Second, Gov. Nixon said he could not sign the bill because it did not provide any transportation funding for transfer students. I agreed with Nixon on this point and the legislature fixed that flaw.

Third, Nixon said he disliked a provision in the bill encouraging receiving districts to accept a lower tuition by not counting the transfer student scores in statewide assessments for five years. Again, I agreed with Nixon on this. And again, the legislature fixed the problem in this year’s bill.

Fourth, Nixon complained that a “hardship transfer” provision in the bill was unrelated to the bill’s real impetus. That was certainly true. So, the legislature removed it from this year’s bill.

In January, I attended a meeting with two members of Gov. Nixon’s staff and eight other key House members on education. Gov. Nixon’s staff laid out his requirements for a bill. There was great hope that we could reach an agreement. Although I wasn’t integrally involved in the bill process this year, I heard from several people that the governor’s office actually engaged on the bill.

Like Charlie Brown, the legislature tried. We trusted Gov. Nixon was holding the ball in good faith. On Friday, Gov. Nixon yanked the football away. We will not fall for his trick again. Student transfer legislation is finished during the Nixon Administration. It will take a leader who can be trusted in the governor’s office before the legislature is willing to make another run at it.

Schaaf v. Nixon – Plaintiffs’ Legal Memo on Why the New Proposed Stadium Plan is Illegal

Schaaf v. Nixon – Plaintiffs Suggestions in Support of Motion for Preliminary Injunction

Hearing on Tuesday

In response to the plaintiff Missouri taxpayers and legislators motion for preliminary injunction and request for an order regarding collateral estoppel and the litigation in St. Louis City this morning, the Attorney General quickly filed a motion for change of judge on behalf of Gov. Nixon. The plaintiff Missouri taxpayers and legislators in Schaaf v. Nixon filed the following response:

Schaaf v. Nixon – Plaintiffs’ Response to Nixon Change of Judge and Renewed Notice

Stadium Lawsuit Documents

Schaaf v. Nixon – Plaintiff Jay Barnes Motion for Preliminary Injunction

Schaaf v. Nixon – Motion on Collateral Estoppel

Schaaf, et. al. v. Nixon, et. al. – Plaintiffs First Amended Petition for Declaratory Judgment and Injunctive Relief

Schaaf, et. al. v. Nixon, et. al. – Plaintiffs Response to Def. Nixons MTD

Schaaf v. Nixon – Nixon MTD

The Stadium Lawsuit

Three weeks ago, I joined five other legislators in suing Gov. Jay Nixon and the St. Louis Regional Convention and Sports Complex Authority over their plan to spend more than $400 million in taxpayer money on a new stadium that is more than half a mile away from the Cervantes Center.

We filed the lawsuit as ordinary taxpayers, but obviously with our role as state legislators in mind as well. To date, I have refused public comment on the lawsuit other than through the briefs I filed. On the day we filed suit, I received dozens of phone calls from media – including national media. I declined to speak with them.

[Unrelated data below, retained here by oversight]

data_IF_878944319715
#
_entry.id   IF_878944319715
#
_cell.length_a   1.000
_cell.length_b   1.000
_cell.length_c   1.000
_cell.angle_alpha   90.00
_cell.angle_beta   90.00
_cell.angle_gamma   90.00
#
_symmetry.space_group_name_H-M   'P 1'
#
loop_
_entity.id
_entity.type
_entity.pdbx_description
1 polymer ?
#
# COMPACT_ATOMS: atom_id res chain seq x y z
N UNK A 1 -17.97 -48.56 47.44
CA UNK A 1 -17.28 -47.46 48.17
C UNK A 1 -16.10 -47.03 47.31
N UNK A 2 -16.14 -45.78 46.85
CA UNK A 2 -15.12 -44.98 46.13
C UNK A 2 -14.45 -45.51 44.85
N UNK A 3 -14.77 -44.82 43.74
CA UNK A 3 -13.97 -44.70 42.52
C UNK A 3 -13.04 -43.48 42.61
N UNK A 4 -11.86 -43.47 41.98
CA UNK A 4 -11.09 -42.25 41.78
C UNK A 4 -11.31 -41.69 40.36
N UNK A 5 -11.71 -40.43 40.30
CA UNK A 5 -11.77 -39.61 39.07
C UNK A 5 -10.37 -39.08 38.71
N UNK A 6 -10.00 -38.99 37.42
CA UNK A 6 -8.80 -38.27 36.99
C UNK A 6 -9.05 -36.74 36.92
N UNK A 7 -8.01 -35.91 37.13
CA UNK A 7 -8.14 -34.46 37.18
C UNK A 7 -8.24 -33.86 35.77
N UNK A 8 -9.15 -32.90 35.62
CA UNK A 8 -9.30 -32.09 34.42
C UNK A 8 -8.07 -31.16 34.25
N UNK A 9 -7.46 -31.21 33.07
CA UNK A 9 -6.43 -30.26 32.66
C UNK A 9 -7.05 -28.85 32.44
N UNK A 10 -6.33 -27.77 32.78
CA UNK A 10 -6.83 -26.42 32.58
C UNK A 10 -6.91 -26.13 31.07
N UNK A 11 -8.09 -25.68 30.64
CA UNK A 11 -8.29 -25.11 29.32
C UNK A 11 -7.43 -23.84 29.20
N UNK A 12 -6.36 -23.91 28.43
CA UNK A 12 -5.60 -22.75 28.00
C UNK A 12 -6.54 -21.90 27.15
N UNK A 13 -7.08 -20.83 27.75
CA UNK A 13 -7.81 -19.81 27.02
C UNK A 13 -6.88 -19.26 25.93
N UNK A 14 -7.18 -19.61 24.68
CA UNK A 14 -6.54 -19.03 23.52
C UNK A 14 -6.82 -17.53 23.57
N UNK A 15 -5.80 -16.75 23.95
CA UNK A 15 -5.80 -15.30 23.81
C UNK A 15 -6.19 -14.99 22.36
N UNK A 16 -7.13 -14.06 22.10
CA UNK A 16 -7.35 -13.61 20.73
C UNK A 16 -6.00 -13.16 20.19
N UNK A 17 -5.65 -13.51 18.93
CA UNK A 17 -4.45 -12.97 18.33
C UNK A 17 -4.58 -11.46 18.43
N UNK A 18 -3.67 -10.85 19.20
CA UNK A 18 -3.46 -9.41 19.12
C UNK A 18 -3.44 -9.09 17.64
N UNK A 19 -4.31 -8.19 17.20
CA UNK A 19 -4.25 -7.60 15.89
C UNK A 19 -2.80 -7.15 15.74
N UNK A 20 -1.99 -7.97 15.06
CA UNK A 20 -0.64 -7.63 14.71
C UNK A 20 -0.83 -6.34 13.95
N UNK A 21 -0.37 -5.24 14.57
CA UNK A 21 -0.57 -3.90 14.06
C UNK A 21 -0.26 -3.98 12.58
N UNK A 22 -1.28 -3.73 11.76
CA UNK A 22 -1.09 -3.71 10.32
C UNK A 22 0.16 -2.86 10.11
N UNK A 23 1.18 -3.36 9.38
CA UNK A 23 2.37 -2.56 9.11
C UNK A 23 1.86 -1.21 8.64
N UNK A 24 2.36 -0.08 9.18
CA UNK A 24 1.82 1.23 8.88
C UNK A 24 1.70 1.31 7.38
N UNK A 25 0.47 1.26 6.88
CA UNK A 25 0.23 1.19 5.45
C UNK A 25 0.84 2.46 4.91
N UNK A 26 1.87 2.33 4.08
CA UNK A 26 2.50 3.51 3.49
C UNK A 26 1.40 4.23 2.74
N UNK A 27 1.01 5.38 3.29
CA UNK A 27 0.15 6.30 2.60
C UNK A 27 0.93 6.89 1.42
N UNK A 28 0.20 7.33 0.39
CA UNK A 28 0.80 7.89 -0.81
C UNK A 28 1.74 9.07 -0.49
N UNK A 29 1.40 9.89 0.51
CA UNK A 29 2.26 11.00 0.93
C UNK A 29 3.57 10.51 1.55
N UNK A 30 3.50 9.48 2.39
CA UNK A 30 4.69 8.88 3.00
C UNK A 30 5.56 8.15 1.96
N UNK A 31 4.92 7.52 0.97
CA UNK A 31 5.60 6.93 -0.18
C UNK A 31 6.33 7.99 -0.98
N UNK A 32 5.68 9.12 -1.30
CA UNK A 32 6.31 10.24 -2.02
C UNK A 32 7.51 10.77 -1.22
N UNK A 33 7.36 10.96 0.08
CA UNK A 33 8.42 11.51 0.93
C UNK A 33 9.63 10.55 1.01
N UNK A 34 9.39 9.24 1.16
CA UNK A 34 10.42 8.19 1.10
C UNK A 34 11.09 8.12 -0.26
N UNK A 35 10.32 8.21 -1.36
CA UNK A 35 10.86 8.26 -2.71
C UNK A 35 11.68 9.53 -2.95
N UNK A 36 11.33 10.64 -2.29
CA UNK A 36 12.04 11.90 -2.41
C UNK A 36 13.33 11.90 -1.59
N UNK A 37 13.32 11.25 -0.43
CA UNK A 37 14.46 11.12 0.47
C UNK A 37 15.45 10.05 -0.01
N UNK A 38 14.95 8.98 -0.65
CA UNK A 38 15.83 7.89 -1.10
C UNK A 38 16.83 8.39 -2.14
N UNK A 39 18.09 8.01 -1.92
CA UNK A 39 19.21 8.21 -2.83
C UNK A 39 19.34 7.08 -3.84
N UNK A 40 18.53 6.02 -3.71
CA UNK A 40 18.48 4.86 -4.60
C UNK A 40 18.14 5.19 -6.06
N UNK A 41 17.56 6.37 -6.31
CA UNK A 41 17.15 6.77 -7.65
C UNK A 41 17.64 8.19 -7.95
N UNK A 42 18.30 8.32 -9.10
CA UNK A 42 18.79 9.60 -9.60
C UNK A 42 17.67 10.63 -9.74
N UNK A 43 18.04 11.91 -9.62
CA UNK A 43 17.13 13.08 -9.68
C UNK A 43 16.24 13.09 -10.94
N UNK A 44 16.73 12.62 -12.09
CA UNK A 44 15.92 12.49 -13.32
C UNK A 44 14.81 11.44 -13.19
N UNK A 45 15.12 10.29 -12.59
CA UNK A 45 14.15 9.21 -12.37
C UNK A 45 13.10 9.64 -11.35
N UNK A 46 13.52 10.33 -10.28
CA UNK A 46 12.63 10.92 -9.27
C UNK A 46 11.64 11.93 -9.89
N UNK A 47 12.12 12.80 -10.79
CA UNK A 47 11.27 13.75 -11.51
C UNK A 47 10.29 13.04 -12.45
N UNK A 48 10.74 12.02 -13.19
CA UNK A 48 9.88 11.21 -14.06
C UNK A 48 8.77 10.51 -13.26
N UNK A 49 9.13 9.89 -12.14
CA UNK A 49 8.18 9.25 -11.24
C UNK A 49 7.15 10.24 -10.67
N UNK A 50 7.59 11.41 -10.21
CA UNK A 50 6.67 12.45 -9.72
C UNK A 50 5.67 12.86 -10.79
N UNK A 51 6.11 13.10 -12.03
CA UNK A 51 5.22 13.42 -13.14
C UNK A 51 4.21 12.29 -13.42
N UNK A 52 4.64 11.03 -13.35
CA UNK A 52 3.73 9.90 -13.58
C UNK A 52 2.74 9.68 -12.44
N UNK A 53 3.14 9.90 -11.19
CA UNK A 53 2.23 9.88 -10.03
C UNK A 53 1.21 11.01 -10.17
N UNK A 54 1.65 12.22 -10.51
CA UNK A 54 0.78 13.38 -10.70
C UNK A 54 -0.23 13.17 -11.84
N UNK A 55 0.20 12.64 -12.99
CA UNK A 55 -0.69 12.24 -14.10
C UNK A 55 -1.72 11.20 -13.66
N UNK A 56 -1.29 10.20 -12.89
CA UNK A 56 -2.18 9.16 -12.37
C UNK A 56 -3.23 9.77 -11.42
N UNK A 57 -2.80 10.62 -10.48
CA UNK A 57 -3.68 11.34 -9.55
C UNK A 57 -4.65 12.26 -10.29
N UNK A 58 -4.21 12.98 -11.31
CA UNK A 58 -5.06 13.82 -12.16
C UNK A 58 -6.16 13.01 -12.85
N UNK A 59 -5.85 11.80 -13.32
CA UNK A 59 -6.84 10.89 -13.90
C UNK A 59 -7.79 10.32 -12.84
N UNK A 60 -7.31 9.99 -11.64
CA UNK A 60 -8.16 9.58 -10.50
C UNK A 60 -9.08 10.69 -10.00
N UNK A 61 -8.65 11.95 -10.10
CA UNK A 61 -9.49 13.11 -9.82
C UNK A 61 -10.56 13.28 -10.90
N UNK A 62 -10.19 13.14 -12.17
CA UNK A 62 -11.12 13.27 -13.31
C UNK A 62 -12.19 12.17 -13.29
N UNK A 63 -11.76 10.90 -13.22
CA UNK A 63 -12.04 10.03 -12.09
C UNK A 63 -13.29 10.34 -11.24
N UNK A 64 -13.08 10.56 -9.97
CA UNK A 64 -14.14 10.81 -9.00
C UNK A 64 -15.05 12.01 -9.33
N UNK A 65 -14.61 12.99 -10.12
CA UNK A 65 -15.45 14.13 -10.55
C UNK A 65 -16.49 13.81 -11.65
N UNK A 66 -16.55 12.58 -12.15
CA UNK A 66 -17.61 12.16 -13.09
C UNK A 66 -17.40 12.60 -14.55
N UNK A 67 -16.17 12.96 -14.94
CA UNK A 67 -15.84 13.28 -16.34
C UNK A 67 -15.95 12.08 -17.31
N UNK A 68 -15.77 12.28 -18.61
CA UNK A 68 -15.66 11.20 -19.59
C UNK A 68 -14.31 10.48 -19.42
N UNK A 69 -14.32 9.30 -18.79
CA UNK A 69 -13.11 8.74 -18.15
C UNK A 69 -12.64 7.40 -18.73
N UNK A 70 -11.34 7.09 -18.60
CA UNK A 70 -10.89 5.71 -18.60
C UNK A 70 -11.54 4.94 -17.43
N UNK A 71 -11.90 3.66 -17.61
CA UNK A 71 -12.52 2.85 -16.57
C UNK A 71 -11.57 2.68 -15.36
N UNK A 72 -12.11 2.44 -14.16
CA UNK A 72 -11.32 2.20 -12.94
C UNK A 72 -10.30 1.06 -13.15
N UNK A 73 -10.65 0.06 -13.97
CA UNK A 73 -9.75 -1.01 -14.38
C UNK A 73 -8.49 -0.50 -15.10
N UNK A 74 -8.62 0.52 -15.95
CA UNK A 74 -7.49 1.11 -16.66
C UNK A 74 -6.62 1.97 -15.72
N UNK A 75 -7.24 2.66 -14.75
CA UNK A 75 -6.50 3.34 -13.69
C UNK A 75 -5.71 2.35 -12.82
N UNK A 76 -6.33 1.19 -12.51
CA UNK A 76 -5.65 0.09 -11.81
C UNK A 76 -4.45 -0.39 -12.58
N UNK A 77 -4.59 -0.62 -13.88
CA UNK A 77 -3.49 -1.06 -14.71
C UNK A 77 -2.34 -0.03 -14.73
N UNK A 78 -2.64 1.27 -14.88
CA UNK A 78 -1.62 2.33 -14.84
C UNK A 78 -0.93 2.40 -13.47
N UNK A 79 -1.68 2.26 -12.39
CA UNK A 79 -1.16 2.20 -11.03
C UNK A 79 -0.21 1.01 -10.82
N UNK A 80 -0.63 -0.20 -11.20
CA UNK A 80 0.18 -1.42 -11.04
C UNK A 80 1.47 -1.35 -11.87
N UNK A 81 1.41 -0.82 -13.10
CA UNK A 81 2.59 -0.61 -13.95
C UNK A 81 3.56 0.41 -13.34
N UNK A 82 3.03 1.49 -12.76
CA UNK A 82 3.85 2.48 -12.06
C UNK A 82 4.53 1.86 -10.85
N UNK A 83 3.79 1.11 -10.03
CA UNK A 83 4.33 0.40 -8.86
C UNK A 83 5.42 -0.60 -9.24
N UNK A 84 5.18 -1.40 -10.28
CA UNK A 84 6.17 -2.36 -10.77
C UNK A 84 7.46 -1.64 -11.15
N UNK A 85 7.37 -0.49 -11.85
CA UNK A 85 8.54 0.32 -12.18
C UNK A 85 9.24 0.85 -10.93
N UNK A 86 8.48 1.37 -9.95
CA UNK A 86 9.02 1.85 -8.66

The reason is simple: I didn’t file this lawsuit to get into the news. I filed it because I have serious concerns about Gov. Nixon’s attempt to run roughshod over the rule of law. Current state statutes put stop signs in place to prevent the accumulation of millions of dollars and decades of stadium debt without further legislative action. Whether a taxpayer-funded new stadium is a wise investment is not relevant to this case. The law is what matters, not economic projections.

Rather than seek legislative approval by changing current statutes, Gov. Nixon effectively decreed on his own that the twenty-six year old statute created a never-ending blank check to fund new stadiums. After we sued, Nixon blitzed St. Louis sports media and argued that the fact there are only six of us is proof that the legislature supports what he’s doing.  

Gov. Nixon knows that’s a lie. Every senator voted against Nixon taking unilateral action. And the Senate placed language in a budget bill to that effect, but it was scuttled in conference committee at the behest of now-resigned Speaker John Diehl. If we would have had a vote in the House, it would have been overwhelmingly against Gov. Nixon.

Nevertheless, these actions were not necessary. The current statutes prohibit what Gov. Nixon is doing. We have made five claims in the lawsuit, but three relatively simple ones are more important than the other two.

First, the statute that created the mechanism for building stadiums with taxpayer funded bonds prohibits refinancing or extending the bonds in a way that increases the amount of principal or interest owed. Yet, Gov. Nixon’s plan would increase the amount of principle and interest owed by hundreds of millions of dollars.